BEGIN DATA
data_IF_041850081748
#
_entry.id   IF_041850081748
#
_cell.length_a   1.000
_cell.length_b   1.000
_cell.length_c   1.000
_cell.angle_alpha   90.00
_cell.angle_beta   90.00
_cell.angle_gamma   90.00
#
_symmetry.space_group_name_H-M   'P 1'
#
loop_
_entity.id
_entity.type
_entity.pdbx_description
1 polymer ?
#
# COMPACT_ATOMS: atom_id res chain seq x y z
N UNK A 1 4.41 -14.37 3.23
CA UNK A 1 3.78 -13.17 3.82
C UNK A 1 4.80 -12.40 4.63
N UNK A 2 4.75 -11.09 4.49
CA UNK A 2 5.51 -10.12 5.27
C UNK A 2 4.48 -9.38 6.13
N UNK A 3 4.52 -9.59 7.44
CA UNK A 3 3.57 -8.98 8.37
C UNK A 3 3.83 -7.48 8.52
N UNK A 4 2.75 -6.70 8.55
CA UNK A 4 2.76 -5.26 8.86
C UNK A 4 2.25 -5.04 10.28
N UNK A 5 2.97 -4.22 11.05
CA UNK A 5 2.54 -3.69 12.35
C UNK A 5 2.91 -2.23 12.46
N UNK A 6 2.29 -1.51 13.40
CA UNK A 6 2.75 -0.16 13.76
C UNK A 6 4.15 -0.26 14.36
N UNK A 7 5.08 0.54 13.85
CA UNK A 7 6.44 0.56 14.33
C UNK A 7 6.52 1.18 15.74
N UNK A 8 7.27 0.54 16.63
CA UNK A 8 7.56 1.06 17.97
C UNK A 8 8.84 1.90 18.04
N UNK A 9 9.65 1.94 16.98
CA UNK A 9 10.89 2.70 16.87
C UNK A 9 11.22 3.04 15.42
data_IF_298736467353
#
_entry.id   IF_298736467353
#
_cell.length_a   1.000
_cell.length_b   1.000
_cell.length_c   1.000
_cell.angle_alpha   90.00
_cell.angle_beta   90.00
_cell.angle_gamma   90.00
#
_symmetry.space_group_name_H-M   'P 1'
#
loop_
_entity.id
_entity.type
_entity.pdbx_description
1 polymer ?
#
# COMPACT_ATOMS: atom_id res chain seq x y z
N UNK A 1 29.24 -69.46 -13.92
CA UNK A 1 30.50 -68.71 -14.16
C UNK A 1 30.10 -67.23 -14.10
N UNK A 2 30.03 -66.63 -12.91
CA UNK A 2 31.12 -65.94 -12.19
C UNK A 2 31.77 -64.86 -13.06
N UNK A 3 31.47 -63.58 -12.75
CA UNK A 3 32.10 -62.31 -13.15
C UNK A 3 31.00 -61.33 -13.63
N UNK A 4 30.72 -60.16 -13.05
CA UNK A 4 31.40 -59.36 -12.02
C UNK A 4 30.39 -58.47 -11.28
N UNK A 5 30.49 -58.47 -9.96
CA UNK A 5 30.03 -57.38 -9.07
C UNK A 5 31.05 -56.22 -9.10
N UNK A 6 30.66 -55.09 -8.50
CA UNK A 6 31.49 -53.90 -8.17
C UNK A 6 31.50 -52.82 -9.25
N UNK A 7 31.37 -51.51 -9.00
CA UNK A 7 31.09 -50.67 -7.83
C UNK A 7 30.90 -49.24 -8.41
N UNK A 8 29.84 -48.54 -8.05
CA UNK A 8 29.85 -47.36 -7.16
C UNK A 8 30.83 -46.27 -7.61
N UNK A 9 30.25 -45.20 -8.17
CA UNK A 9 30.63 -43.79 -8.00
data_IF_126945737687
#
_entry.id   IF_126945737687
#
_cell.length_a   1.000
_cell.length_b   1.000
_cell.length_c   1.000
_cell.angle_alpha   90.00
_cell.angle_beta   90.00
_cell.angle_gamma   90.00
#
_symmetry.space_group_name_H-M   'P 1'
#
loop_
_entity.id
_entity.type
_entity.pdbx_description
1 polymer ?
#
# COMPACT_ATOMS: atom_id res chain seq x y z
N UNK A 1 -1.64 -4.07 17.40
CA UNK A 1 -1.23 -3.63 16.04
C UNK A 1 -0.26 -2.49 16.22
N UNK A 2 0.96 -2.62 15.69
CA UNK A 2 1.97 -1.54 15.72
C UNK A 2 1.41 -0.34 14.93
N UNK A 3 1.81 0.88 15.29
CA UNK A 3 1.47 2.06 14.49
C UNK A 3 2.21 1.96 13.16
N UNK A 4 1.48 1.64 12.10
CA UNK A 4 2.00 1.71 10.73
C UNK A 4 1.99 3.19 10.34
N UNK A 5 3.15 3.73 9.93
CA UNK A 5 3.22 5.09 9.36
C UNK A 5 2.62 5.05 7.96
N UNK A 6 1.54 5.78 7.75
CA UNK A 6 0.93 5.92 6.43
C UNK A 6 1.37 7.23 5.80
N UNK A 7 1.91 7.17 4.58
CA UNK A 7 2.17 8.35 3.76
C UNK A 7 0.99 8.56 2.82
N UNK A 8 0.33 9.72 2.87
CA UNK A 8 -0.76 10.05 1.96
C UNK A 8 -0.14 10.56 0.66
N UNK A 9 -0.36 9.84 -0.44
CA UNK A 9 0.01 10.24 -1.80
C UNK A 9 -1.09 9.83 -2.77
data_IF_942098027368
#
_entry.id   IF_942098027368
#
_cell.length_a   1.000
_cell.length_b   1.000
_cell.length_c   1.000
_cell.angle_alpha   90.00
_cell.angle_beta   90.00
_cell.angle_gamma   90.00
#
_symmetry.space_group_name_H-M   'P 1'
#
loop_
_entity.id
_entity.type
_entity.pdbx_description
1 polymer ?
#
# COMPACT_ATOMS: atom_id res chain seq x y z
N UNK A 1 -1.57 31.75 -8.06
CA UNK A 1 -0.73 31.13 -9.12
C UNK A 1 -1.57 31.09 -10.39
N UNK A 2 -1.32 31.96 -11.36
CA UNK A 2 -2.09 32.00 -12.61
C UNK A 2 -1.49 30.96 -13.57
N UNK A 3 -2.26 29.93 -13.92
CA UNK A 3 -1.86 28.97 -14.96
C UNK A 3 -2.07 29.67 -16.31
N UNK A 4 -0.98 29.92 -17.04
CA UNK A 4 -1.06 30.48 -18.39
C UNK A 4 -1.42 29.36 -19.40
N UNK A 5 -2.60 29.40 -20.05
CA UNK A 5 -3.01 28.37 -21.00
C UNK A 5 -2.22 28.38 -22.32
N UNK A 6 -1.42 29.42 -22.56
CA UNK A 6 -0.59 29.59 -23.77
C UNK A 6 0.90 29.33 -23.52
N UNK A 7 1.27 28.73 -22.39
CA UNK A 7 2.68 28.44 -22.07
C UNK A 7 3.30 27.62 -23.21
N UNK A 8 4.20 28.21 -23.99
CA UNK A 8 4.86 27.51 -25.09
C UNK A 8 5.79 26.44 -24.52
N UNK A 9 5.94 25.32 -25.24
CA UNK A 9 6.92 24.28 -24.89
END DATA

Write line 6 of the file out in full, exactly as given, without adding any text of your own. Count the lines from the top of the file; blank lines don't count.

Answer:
_cell.length_b   1.000